Thursday, June 28, 2007
Personal Asides: Henry Hyde at 83 the FDR Induction at the Museum of Broadcast Communications.
Drove to Geneva yesterday to have lunch with Henry Hyde. Though wheel-chair-bound, he is much the same gentleman he was as the patriarchal leader of social conservatives in the House. A longtime widower, he married the former Judy Wolverton, his longtime top Illinois staffer who was his faithful helper for more than thirty years. He told two marvelous stories and his views of contemporary politics are cogent, though not mine to tell.
His memoir, Catch the Flaming Flag, will be published by National Review soon after which he will undertake a speaking tour to publicize it. He has written it with the editorial assistance of George Weigel, the famed biographer of the late John Paul II. The book will convey pungent opinions on foreign policy, Iraq, abortion (of course), immigration and many other topics.
He goes to and from Washington fairly regularly. Not long from now he will be given a signal honor in the House by having a room in the Capitol named for hima room where Congressmen can study, discuss and, it is hoped, supply the same kind of humor and good will that Henry did during his long years of service.
No one who reads this website can imagine that I am not interested in Franklin D. Roosevelt, whose three major top aides I interviewed during the years and about whom I have much to say in Flashbacks. Thus I am going to the event in early July inaugurating the 32nd presidents induction into the Hall of Fame of great communicatorsan honor richly deserved.
Colorful he was, brilliant in forensic orchestration, but I am not prepared to say he was a great president. To my personal edification, Amity Shlaes of Chicago a former member of the editorial board of the Wall Street Journal had a vitally interesting Op Ed the other day. Amity Shlaes had every opportunity to go Left and be a good little follower of the Arthur Schlesinger, Jr. school of liberal hagiography. Schlesinger it was who deified FDR by his first two books on his life, describing brilliantly but inaccurately the fact that the Depression was caused by capitalism run riot, a view shared by one of the great literary men of letters who was albeit a terrible economist, John Kenneth Galbraith. Shlaes has written a new book which I mean to get: The Forgotten Man which says what I have been maintaining with less literary effect than she in this placethat excessive capitalism didnt do it but the well-meaning but ham-handed interventionism of Herbert Hoover, tax hikes and tariff hikes did the country in.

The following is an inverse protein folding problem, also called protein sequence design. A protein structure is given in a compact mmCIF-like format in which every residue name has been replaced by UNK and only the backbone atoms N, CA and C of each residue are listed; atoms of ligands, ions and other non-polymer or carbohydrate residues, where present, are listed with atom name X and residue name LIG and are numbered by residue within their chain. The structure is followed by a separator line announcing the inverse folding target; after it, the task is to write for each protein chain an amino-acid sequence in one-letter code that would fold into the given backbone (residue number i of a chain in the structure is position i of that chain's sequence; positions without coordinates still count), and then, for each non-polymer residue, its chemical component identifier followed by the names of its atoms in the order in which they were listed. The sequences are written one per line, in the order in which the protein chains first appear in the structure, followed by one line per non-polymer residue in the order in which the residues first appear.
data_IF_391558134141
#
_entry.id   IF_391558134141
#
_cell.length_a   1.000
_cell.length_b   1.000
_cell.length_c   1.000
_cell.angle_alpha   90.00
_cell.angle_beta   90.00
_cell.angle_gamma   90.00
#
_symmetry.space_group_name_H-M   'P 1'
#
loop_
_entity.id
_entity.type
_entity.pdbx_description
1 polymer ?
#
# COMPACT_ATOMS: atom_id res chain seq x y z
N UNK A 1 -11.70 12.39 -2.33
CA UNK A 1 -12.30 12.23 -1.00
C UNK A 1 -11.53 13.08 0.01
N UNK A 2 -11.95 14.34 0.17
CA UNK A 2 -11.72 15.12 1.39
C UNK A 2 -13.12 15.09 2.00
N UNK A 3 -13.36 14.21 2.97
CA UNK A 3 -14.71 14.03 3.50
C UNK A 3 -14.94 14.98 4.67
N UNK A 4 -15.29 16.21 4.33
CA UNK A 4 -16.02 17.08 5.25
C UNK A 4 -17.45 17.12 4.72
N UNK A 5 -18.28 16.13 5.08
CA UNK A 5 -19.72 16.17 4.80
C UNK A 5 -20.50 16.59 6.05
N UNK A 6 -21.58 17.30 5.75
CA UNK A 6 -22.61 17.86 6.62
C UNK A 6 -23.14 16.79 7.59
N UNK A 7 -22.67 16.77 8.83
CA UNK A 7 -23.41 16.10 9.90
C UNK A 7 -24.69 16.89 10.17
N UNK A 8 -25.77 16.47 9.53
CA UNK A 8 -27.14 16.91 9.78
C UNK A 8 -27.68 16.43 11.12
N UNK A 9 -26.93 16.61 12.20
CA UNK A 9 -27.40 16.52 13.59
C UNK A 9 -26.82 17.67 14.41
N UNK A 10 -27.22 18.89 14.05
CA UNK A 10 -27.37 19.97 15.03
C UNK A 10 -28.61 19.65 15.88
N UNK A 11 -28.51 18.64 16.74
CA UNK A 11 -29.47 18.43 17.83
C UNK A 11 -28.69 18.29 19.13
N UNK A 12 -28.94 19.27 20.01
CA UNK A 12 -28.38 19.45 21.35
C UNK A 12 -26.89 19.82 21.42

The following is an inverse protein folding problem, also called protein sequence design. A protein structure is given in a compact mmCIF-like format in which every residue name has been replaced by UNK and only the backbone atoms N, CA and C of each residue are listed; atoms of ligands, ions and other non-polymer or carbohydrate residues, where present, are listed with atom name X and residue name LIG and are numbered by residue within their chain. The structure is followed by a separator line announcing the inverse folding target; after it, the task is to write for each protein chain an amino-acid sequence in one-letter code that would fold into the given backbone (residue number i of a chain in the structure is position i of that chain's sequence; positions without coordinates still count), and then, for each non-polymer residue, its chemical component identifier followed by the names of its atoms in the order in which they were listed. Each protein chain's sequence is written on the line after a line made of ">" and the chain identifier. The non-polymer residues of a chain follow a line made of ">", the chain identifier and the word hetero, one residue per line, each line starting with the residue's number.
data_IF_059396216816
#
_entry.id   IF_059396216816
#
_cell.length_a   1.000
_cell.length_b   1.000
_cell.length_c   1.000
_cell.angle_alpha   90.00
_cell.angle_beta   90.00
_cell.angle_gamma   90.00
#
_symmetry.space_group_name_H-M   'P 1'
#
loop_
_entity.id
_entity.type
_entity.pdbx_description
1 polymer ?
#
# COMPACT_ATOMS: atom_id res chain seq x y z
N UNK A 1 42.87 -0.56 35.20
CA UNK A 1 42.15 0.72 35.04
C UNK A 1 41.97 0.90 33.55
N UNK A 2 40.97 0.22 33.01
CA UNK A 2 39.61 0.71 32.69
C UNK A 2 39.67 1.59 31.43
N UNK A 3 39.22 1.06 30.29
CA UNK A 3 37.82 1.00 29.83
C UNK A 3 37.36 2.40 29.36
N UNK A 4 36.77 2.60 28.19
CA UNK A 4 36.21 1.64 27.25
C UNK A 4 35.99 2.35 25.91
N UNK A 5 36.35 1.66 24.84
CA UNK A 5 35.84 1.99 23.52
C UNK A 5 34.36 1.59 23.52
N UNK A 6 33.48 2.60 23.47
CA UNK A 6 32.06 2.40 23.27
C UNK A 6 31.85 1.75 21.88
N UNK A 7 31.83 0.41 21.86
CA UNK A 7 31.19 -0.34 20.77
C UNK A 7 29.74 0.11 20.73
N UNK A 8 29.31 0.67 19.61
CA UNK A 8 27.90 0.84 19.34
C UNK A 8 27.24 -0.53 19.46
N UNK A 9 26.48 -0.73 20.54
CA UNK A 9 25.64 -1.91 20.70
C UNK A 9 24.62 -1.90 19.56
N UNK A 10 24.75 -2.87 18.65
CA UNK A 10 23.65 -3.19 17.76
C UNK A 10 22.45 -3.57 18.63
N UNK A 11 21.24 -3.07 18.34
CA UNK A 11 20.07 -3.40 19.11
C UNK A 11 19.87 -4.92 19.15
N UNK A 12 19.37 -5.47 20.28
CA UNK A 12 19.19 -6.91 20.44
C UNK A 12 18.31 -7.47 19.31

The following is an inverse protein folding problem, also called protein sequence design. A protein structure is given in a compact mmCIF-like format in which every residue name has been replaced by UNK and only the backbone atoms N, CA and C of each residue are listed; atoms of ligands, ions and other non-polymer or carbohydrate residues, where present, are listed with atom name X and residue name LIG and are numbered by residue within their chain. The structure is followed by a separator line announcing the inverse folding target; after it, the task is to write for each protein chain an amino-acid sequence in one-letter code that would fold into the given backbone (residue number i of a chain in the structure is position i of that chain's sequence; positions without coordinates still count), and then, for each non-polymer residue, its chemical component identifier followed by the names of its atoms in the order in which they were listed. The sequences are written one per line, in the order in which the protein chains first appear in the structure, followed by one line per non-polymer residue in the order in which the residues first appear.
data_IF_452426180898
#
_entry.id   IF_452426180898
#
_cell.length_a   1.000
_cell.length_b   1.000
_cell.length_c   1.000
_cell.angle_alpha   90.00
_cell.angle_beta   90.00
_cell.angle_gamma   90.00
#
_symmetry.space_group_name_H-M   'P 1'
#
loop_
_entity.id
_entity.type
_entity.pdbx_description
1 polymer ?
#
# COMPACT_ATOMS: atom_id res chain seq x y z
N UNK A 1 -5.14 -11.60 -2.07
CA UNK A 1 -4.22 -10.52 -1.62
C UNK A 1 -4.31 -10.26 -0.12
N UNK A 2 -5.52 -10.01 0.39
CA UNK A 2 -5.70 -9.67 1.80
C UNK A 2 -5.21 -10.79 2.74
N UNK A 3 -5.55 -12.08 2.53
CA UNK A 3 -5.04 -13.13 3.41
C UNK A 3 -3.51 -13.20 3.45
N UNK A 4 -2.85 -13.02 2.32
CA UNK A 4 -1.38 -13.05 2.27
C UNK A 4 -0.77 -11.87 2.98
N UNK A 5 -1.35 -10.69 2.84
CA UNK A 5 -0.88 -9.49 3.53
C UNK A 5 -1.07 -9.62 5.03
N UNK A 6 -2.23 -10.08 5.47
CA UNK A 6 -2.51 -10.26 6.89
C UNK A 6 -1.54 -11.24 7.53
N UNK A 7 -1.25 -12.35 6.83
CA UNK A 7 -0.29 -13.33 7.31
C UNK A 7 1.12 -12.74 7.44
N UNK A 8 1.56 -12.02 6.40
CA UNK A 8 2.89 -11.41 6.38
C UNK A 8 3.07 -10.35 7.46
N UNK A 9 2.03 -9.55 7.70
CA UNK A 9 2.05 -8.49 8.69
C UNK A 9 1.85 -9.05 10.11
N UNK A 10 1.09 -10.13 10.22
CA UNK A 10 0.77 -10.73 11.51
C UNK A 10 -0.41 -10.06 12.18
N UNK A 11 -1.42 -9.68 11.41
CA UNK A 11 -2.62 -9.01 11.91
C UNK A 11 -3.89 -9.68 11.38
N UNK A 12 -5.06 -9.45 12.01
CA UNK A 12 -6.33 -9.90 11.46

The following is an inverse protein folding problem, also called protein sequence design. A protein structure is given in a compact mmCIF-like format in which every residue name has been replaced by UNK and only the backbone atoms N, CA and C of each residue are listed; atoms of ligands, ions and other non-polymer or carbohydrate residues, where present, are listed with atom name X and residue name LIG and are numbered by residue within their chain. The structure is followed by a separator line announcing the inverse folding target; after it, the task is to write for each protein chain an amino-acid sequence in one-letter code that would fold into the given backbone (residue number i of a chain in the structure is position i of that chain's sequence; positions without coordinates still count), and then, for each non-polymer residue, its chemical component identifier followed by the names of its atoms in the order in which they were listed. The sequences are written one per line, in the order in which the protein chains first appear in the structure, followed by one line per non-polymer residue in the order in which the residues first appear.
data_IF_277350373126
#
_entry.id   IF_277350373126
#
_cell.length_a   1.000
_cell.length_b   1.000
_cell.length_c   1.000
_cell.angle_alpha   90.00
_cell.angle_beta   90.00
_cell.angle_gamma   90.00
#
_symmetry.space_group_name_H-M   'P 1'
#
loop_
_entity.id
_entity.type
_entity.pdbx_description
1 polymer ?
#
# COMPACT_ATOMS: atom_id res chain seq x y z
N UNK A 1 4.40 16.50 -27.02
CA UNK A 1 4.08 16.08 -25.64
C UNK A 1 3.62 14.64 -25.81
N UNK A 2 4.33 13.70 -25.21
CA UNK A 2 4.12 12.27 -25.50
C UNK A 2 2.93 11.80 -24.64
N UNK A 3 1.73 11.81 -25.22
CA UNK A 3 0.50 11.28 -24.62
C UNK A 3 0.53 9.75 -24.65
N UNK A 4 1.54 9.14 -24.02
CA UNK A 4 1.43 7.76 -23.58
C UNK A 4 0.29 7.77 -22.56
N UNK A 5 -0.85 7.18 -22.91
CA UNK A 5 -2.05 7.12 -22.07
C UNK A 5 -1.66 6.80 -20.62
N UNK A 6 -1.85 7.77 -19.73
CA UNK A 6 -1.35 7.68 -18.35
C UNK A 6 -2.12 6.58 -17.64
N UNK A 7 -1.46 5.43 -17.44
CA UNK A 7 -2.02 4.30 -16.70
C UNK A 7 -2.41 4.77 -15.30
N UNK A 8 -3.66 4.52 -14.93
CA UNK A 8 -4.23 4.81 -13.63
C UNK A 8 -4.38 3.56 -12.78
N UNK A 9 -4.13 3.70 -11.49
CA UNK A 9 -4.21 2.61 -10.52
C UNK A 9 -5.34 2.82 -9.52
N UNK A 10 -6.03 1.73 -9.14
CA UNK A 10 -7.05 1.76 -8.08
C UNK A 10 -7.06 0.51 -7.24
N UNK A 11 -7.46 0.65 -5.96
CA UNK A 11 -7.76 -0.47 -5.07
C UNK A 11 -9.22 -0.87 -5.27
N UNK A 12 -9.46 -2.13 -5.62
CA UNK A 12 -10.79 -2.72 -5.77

As you read Shlaes, remember that what I have maintained in the last paragraph is true. Born to liberal parents, a brilliant kid, who went to the U of C lab school where Marxism was inculcated early thence to a liberal education at the U of C, she was destined to be a child of the Left. That she is a duenna of the economic though not social right is stunning.
Debates on FDRs worth have consumed most of my seventy-eight years, starting with my father who, while shaving, instructed me on what Amity is maintaining now and continuing through long periods with Hubert Humphrey and Gene McCarthy and some very liberal Republicans, counterbalanced by conservatives such as Walter Judd then assailed by good and eloquent people like Jim Farley and Rexford Tugwell and Tommy the Cork.
One of the most ferocious debates about FDR would consist of my jousting with a very fine gentleman when we both belonged to the Cliff Dwellers Club. I am in the habit of wishing to digest my meals without someone telling me I am out-of-date, prejudiced, hopelessly conservative, archaic, outmoded and at Cliff Dwellers you had no choice but to share a table with those who wished to propound liberal ideology while I sipped my soup. Because it was wreaking havoc with my digestion, I decided to leave the Cliff Dwellers coincident with the illness and death of John McDermott, its president and retreat to calmer surroundings. But there was one last debate.
This again I lost because I was too agitated while munching my chicken salad to adequately respond to my adversary. But that was long ago. And since then he may well have come to his sensesalthough not from any convincing I meted out to him. He maintained simply that Franklin Roosevelt was a distant relative of Jesus Christ and there it shall be.
We let it rest there. I wonder what he thinks now.
His name was Jared Shlaes. Amitys distinguished father.